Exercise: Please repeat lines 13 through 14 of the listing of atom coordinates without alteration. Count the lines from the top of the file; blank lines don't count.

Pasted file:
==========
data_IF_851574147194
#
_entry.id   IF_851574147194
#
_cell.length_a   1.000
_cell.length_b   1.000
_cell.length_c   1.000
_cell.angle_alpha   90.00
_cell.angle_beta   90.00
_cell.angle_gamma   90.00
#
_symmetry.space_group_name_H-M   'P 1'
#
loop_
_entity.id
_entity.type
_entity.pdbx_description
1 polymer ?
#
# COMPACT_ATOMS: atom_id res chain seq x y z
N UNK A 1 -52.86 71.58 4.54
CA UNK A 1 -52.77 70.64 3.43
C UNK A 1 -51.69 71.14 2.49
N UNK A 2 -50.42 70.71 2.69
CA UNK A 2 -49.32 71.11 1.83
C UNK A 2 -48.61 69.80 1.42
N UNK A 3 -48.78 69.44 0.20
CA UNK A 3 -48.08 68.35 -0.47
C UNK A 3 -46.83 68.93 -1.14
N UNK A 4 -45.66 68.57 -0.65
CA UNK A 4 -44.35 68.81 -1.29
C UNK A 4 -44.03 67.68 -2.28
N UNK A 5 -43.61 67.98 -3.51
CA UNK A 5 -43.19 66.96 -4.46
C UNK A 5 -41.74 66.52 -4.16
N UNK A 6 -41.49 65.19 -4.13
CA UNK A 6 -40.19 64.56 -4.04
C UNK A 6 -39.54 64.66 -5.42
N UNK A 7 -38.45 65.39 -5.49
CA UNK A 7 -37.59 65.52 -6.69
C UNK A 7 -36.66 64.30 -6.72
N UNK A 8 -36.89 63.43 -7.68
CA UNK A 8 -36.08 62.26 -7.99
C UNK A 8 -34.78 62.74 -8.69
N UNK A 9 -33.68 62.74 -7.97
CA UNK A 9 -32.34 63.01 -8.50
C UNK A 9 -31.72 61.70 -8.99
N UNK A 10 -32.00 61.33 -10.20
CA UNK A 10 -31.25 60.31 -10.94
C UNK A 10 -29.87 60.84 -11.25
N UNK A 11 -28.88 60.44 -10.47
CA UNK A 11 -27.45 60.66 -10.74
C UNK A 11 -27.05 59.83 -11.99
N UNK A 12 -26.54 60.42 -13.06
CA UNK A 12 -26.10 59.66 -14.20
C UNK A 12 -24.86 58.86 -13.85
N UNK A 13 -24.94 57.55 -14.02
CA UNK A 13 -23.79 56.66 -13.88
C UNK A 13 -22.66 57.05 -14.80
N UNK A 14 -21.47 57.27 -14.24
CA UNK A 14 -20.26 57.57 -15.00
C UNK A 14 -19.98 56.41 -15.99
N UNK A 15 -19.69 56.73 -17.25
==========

#
loop_